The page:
Advances in biotechnology and synthetic biology are making tremendous impacts in the scientific community. The unprecedented scientific response to SARS-CoV-2 is just one example. However, even before the pandemic, biotechnology advances were transforming a wide range of industries, from farming and agriculture to specialty chemicals and biofuels.
The future of biotechnology is bright, and steps are being taken to nurture growth and ensure continued success. In October 2020, for example, the U.S. Dept. of Defense committed $87 million to develop a biotechnology manufacturing institute called BioMADE, which aims to build a sustainable, domestic bioindustry.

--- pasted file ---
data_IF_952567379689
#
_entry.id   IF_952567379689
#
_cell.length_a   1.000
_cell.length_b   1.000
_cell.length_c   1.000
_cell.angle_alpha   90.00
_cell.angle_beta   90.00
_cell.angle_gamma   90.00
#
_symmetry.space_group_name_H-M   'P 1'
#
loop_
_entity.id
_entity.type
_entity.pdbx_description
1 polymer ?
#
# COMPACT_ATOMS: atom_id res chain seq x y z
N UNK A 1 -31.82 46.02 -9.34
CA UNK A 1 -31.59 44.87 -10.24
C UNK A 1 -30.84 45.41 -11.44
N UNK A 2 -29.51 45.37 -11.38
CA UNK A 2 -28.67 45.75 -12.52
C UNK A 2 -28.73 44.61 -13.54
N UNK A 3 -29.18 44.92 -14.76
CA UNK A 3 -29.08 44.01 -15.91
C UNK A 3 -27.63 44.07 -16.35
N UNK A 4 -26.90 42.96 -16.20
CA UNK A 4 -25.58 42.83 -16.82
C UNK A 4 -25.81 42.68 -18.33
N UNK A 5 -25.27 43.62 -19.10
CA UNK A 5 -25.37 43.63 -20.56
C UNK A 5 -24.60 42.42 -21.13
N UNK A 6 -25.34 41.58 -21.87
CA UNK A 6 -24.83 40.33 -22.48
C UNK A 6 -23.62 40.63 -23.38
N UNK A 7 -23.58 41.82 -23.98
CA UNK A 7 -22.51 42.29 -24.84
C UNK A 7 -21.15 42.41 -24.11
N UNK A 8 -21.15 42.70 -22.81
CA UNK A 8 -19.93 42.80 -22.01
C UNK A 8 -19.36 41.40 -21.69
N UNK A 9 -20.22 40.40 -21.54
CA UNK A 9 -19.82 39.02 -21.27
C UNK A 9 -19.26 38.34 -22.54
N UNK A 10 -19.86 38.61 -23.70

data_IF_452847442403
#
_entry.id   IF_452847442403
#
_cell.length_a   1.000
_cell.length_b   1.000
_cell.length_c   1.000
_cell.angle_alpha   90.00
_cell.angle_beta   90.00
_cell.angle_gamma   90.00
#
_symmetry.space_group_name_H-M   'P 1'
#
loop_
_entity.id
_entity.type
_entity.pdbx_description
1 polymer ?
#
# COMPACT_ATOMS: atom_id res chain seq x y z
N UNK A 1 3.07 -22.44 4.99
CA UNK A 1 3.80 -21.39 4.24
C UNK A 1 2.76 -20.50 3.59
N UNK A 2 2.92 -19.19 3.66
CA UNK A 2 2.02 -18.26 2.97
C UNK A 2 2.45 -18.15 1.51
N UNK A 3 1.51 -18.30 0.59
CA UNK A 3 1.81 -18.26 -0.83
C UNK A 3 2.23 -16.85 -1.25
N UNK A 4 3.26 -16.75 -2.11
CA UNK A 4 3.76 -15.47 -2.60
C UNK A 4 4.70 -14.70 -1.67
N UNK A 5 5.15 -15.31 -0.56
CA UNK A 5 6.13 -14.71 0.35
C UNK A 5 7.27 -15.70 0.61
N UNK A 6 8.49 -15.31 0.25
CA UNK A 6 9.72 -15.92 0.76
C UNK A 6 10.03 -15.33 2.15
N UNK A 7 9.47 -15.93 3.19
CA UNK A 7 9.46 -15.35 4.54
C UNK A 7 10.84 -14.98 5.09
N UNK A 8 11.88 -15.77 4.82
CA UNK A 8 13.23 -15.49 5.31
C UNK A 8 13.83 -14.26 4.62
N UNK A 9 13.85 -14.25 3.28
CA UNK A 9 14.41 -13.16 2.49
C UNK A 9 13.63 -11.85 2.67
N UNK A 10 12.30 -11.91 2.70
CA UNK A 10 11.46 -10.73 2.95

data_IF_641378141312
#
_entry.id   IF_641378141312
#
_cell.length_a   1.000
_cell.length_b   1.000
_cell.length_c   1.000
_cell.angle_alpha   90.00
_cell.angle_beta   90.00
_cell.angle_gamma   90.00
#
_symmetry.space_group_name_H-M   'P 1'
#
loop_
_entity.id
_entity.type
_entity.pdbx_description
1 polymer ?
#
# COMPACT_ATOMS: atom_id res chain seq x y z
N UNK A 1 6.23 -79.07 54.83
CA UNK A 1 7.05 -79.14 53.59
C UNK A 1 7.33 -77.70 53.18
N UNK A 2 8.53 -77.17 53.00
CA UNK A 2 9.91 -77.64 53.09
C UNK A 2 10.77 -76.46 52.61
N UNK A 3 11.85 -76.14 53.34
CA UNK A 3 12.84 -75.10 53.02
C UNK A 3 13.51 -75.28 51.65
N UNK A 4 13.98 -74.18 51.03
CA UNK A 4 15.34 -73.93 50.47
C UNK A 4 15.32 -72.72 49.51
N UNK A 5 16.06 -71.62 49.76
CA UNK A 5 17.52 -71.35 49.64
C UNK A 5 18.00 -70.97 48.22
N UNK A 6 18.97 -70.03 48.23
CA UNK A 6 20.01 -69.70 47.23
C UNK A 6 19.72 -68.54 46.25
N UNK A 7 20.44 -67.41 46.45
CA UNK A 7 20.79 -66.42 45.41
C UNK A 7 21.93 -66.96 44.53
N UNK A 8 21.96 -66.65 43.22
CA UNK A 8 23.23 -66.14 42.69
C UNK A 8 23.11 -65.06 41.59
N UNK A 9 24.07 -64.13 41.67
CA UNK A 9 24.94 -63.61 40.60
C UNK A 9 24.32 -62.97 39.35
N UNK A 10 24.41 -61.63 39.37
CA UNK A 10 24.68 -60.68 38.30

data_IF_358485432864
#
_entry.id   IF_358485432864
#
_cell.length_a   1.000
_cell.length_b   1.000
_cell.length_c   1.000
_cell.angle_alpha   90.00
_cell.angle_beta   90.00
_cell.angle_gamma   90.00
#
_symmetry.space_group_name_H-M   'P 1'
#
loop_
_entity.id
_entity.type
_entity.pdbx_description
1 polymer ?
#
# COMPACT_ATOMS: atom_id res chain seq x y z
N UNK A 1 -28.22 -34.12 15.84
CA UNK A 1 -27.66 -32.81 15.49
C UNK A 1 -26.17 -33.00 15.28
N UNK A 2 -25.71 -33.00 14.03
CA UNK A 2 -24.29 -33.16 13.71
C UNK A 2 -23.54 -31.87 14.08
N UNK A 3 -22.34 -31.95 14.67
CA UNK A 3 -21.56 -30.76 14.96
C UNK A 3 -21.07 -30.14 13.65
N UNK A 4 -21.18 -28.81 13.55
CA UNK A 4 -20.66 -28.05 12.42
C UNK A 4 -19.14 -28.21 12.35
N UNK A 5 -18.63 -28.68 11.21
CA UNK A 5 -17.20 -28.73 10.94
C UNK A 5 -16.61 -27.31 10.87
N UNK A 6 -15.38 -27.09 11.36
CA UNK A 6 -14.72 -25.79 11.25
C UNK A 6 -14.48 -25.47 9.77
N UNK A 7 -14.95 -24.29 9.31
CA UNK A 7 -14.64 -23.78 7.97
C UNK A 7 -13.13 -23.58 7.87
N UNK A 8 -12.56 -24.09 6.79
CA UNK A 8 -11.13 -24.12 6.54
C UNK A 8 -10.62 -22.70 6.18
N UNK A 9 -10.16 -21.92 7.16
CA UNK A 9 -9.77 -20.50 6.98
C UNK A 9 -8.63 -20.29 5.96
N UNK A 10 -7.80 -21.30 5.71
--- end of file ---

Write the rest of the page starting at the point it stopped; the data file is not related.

As researchers continue to make advances in biotechnology, industry and governments must ensure that proper biosafety and biosecurity measures are in place to mitigate biothreats. However, anticipating biosafety and biosecurity needs is no easy task. “In a fast-moving and advancing field that has far-reaching implications for the future of health and manufacturing, developing policy options requires significant technical expertise,” writes Gigi K. Gronvall (Johns Hopkins Univ.) in the first article of this special section (pp. 21–24). Scientists must consider biosecurity and biosafety concerns in their work and actively address these concerns in their...
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